After Harassment, Discrimination or Wrongful Termination, You Deserve Justice. But What Does Justice Mean to You?
November 4th, 2022
What once seemed like your dream job has turned into a nightmare. Maybe you endured harassment that your employer failed to address or stop. Perhaps you were denied opportunities, mistreated, or terminated because of your race, age, religion, disability, or other legally protected status. Maybe you observed illegal conduct in your organization. Or you may have had the courage to notify your manager or government authorities about the misconduct against you or the wrongdoing you observed, and your employer responded by making your work life a living hell or firing you for standing up for what’s right.
You’re at a Turning Point. Which Way You Turn Is Up to You.
You’re understandably angry about what your company has done – or is still doing – to you, your career, and your sanity. Through no fault of your own, and because of your employer’s wrongful and possibly illegal conduct, you’re out of work or about to be. A giant curveball has been thrown into your career path; you find yourself at a sudden, unexpected, and undeserved turning point; and you ask yourself, What do I do now?
The answer to this question, which thousands of Americans ask themselves each year after suffering workplace harassment, discrimination, retaliation, or wrongful termination, depends on the answer to another question: What do you want?
Put another way, when your employer has wronged you, what in your view would make it right? What would justice mean to you?
There’s no single or right answer to either of those questions. One person in your shoes may decide to put the experience in the rearview mirror and move forward with life. Another may want to keep their job or get it back. Some folks would want to put the company “on blast” and share the misconduct with the world or send angry emails to those responsible. Others may just want an apology.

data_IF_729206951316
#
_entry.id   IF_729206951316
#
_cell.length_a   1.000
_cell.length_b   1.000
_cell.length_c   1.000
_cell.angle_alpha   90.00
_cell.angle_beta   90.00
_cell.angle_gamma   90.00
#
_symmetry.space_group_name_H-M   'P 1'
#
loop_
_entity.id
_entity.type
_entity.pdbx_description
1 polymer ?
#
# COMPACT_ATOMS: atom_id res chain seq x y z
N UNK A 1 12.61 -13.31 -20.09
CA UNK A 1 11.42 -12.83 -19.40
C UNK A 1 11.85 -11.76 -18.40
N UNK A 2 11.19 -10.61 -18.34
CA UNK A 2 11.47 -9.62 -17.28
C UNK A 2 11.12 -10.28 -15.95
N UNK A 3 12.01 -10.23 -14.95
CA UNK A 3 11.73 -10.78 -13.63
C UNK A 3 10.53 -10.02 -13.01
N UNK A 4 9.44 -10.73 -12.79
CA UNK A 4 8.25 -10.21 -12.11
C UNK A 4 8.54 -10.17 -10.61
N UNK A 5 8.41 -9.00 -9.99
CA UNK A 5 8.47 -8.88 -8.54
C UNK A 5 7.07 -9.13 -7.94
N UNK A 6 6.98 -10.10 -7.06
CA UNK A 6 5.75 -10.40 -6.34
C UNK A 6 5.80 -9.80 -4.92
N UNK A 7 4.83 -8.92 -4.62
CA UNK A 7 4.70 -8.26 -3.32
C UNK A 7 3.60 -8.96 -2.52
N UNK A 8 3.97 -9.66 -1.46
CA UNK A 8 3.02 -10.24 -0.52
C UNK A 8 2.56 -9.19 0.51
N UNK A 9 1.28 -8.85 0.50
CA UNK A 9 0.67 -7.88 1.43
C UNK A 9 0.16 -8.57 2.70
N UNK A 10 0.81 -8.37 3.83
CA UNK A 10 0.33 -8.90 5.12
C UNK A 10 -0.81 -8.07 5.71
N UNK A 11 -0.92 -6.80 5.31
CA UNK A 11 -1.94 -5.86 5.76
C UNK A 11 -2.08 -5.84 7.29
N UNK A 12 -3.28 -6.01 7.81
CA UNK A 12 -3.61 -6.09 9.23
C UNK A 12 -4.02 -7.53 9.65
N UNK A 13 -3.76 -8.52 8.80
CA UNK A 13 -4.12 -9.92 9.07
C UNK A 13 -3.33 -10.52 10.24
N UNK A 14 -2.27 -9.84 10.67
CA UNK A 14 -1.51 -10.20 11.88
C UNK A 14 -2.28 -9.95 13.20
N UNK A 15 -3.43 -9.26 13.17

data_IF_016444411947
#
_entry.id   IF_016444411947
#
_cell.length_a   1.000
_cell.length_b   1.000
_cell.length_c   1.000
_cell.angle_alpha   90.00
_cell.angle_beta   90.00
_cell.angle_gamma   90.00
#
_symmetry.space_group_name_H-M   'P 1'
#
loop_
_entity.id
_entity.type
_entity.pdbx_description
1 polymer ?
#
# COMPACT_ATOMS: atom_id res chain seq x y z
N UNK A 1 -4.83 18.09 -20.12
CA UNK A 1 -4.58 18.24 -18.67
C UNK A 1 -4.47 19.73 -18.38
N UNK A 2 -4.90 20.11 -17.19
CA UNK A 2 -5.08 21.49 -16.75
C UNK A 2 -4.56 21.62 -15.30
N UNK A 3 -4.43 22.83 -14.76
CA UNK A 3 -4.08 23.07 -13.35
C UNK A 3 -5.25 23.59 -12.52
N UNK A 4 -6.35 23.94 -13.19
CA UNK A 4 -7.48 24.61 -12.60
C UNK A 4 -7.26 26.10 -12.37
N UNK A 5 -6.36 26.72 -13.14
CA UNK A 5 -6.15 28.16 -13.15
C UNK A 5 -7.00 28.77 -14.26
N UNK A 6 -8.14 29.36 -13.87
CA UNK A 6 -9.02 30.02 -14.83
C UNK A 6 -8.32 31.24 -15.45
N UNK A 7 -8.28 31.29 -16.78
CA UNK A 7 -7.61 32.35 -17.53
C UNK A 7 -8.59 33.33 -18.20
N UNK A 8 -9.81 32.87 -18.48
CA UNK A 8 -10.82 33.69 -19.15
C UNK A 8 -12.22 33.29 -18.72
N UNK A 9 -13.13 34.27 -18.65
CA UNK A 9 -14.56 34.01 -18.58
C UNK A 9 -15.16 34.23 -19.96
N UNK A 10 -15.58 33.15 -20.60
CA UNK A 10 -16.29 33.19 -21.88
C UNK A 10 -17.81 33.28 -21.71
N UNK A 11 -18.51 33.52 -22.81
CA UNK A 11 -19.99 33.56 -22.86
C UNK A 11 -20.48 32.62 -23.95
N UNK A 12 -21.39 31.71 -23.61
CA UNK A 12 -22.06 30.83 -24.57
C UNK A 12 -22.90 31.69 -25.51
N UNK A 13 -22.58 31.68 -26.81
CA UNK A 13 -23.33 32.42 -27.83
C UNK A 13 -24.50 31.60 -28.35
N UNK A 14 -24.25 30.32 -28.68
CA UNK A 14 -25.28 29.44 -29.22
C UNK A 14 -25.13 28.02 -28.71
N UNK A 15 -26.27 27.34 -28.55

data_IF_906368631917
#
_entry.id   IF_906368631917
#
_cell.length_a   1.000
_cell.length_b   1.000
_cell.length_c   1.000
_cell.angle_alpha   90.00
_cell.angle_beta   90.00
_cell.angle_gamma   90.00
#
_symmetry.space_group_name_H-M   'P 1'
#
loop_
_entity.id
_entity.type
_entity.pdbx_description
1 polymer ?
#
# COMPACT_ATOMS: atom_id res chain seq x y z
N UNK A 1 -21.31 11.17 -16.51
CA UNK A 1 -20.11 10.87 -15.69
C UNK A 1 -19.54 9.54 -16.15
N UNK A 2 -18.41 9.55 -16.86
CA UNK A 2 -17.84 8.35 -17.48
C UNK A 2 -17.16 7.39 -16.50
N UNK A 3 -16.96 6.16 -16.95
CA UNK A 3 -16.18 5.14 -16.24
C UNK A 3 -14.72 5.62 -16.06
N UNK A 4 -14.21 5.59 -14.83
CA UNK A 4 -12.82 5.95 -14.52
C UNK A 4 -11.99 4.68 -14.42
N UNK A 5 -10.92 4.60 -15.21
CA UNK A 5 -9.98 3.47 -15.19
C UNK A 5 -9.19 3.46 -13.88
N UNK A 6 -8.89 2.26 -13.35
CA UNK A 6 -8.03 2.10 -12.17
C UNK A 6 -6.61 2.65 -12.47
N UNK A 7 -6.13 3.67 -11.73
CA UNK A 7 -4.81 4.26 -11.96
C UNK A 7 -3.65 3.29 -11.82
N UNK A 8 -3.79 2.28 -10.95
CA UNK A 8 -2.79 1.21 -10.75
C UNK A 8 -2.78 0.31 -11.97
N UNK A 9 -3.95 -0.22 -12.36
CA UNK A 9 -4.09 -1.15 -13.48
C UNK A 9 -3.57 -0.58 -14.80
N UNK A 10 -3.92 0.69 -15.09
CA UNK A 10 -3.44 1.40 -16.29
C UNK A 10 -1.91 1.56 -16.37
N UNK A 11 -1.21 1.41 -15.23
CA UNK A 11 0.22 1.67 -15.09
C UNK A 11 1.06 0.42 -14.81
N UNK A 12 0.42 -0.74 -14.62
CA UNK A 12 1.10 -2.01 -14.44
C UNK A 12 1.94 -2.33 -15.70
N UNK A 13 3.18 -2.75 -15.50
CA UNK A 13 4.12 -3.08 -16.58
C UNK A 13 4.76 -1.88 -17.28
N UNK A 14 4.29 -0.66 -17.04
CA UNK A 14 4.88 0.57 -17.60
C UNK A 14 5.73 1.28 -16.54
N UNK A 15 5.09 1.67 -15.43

For many wronged employees, however, justice means that their employers are held accountable for their wrongful actions and the damage they’ve done. This could mean raising potential claims in the context of severance negotiations or filing civil lawsuits to vindicate their rights and obtain compensation. It may also include pursuing whistleblower lawsuits for alleged violations of the law.
Whatever You Decide, Make Sure It’s an Informed Decision
Only you can decide what to do at this critical turning point. But to make this decision, you need to fully understand your rights and your options and how different courses of action could advance your desired goals.
The best way to do that is by meeting with an experienced employment lawyer to discuss your situation. Many law firms, including Halunen Law, offer free initial consultations to victims of wrongful employment actions. Meeting with one of our lawyers won’t cost you anything. It’s equally important to understand that meeting with or hiring an attorney doesn’t mean that you’ll pursue a lawsuit against your employer. That may not be the best course of action given your situation or objectives, or you may not have a viable claim. In our next post, we’ll discuss alternatives to litigation that employees can take when their employers violate their rights or engage in other illegal conduct.
Whatever direction you take, meeting with a lawyer is the first step in moving from being a victim to being in charge.